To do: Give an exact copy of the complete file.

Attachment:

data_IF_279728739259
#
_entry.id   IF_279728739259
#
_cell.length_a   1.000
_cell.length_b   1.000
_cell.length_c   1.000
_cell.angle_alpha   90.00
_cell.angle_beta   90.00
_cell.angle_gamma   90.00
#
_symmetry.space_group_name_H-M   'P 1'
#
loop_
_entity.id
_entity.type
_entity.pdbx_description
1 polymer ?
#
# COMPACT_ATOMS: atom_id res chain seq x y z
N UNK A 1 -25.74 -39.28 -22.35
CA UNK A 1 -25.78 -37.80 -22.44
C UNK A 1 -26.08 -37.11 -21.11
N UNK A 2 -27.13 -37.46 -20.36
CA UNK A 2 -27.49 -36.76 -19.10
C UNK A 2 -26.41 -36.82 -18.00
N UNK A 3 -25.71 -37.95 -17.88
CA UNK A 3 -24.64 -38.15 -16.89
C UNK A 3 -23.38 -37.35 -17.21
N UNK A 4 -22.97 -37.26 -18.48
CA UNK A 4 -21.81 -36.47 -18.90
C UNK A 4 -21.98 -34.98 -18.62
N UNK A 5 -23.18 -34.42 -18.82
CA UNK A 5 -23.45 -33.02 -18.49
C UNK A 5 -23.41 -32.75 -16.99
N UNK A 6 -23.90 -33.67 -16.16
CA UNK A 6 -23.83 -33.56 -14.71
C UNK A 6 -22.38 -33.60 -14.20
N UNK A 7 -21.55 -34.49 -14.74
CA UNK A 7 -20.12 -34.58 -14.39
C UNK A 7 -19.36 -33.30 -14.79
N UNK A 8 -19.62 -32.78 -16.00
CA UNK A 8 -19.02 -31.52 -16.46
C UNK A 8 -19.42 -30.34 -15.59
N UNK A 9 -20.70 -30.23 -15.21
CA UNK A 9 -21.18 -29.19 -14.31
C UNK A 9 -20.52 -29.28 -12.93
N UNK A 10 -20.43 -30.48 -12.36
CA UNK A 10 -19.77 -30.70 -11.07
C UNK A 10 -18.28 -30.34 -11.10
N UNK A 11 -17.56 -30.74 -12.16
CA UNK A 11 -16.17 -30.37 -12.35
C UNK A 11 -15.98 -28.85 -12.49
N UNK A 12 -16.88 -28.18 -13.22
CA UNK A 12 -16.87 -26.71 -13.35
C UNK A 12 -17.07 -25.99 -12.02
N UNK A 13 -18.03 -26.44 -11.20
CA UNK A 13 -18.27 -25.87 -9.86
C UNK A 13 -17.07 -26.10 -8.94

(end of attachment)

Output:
data_IF_279728739259
#
_entry.id   IF_279728739259
#
_cell.length_a   1.000
_cell.length_b   1.000
_cell.length_c   1.000
_cell.angle_alpha   90.00
_cell.angle_beta   90.00
_cell.angle_gamma   90.00
#
_symmetry.space_group_name_H-M   'P 1'
#
loop_
_entity.id
_entity.type
_entity.pdbx_description
1 polymer ?
#
# COMPACT_ATOMS: atom_id res chain seq x y z
N UNK A 1 -25.74 -39.28 -22.35
CA UNK A 1 -25.78 -37.80 -22.44
C UNK A 1 -26.08 -37.11 -21.11
N UNK A 2 -27.13 -37.46 -20.36
CA UNK A 2 -27.49 -36.76 -19.10
C UNK A 2 -26.41 -36.82 -18.00
N UNK A 3 -25.71 -37.95 -17.88
CA UNK A 3 -24.64 -38.15 -16.89
C UNK A 3 -23.38 -37.35 -17.21
N UNK A 4 -22.97 -37.26 -18.48
CA UNK A 4 -21.81 -36.47 -18.90
C UNK A 4 -21.98 -34.98 -18.62
N UNK A 5 -23.18 -34.42 -18.82
CA UNK A 5 -23.45 -33.02 -18.49
C UNK A 5 -23.41 -32.75 -16.99
N UNK A 6 -23.90 -33.67 -16.16
CA UNK A 6 -23.83 -33.56 -14.71
C UNK A 6 -22.38 -33.60 -14.20
N UNK A 7 -21.55 -34.49 -14.74
CA UNK A 7 -20.12 -34.58 -14.39
C UNK A 7 -19.36 -33.30 -14.79
N UNK A 8 -19.62 -32.78 -16.00
CA UNK A 8 -19.02 -31.52 -16.46
C UNK A 8 -19.42 -30.34 -15.59
N UNK A 9 -20.70 -30.23 -15.21
CA UNK A 9 -21.18 -29.19 -14.31
C UNK A 9 -20.52 -29.28 -12.93
N UNK A 10 -20.43 -30.48 -12.36
CA UNK A 10 -19.77 -30.70 -11.07
C UNK A 10 -18.28 -30.34 -11.10
N UNK A 11 -17.56 -30.74 -12.16
CA UNK A 11 -16.17 -30.37 -12.35
C UNK A 11 -15.98 -28.85 -12.49
N UNK A 12 -16.88 -28.18 -13.22
CA UNK A 12 -16.87 -26.71 -13.35
C UNK A 12 -17.07 -25.99 -12.02
N UNK A 13 -18.03 -26.44 -11.20
CA UNK A 13 -18.27 -25.87 -9.86
C UNK A 13 -17.07 -26.10 -8.94